Facebook Gaming Blindsided Traditional Developers

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JEBWrench:
The curve that was charted years ago?

I love this site and all, but your high horse is a little low. Gamasutra has articles on this from back in '07.

With all due respect, our horse is certainly higher than their horse. :P While Gamasutra was writing articles about it, we were putting it into practice and integrating game-like mechanisms into our entire site. My publisher's note was an explanation of what we had in the context of other people who were now catching on, not an "oh we just figured this out, neat."

But thanks for loving the site, even if you misunderestimate our strategery.

I actually hate these games, the only one I play is mafia wars, and I'm getting tired of that, that and the constant barrage of "you could buy this, or that for an advantage, just spend $10 on a POS".

never been into Facebook gaming, i'm not ken on point and click games which they all are.

I think they're popular because they're not really "video games" to some people. When people go on Facebook, they figure that any game on there is cool, rather than having to buy an entire system to play something, which would be borderline "nerd."

BobisOnlyBob:

Snotnarok:
If I want a game to play I bloody use this

Nice setup, but I'd insist your Megadrive/Genesis is missing a 32x, just because that awful thing provided me with hours of entertainment as a kid and it just doesn't look complete without it!

Facebook games... I'll pass, myself, wait 'til they develop better and grow more into my kinds of games. FarmVille is basically just a loading bar which you can click to make it go faster. I'm tempted to make my friends who play it install Progress Quest in order to purge their minds of the idea that FarmVille is somehow accomplishing anything, or that they'll reflect positively on it ever. It's a pleasant distraction, but there are much better games with similar relaxation levels out there.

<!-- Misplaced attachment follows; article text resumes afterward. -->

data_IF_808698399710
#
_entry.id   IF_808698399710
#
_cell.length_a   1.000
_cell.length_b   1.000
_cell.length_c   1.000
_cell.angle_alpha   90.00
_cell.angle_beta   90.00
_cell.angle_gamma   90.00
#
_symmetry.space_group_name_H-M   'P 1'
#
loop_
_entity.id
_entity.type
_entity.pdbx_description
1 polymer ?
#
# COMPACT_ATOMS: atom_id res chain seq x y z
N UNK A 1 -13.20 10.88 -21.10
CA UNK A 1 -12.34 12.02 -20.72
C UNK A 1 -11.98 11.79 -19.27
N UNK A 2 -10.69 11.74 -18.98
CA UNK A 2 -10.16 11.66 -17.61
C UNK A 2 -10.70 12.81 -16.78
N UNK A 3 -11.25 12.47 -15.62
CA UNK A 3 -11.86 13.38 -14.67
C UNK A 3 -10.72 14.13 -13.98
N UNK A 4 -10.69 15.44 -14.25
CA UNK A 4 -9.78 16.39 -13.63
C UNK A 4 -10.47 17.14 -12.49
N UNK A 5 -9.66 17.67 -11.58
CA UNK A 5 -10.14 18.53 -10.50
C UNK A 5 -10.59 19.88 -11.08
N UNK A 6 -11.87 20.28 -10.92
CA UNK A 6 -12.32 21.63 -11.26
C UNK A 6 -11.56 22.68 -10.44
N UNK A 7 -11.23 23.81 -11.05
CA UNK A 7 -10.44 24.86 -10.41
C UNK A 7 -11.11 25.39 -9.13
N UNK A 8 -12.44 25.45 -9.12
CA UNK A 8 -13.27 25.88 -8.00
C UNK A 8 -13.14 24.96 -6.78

I think a big part of it is it's "timefree" nature. It's not turn-based, or "real-time" as core games use it. Once you click, events happen, but progress occurs both constantly according to real-world time, regardless of whether the browser is open to FarmVille, and occur in a sort of stasis where at any point you can get up, walk away, chat with your friends, and then come back and continue clicking with absolutely no cost to your game performance. No stress, no challenge, just pleasantly clicking away to make isometric graphics spread across "your" farm, which anyone can see and you can lay out as you wish.

Hm. It's basically Animal Crossing with a Harvest Moon aesthetic, except there's no other animals/residents, and you can connect to everyone else you know who plays it much, much easier. This form certainly has potential for more core games.

You be quiet before I smack you upside the head with a Sega Neptune! D:
But seriously, yeah I'm hunting for one still, I keep seeing them but the price is either too steep and there's no cable, OR they haven't tested it and there's no refund, and I know they're notorious for failing. I just bloody want one already haha.

Archon:

With all due respect, our horse is certainly higher than their horse. :P While Gamasutra was writing articles about it, we were putting it into practice and integrating game-like mechanisms into our entire site. My publisher's note was an explanation of what we had in the context of other people who were now catching on, not an "oh we just figured this out, neat."

But thanks for loving the site, even if you misunderestimate our strategery.

Ah, now I see. Cheers.

Addendum: It's also enjoyable to have a site where us commoners can actually responses straight from the higher-ups for once.

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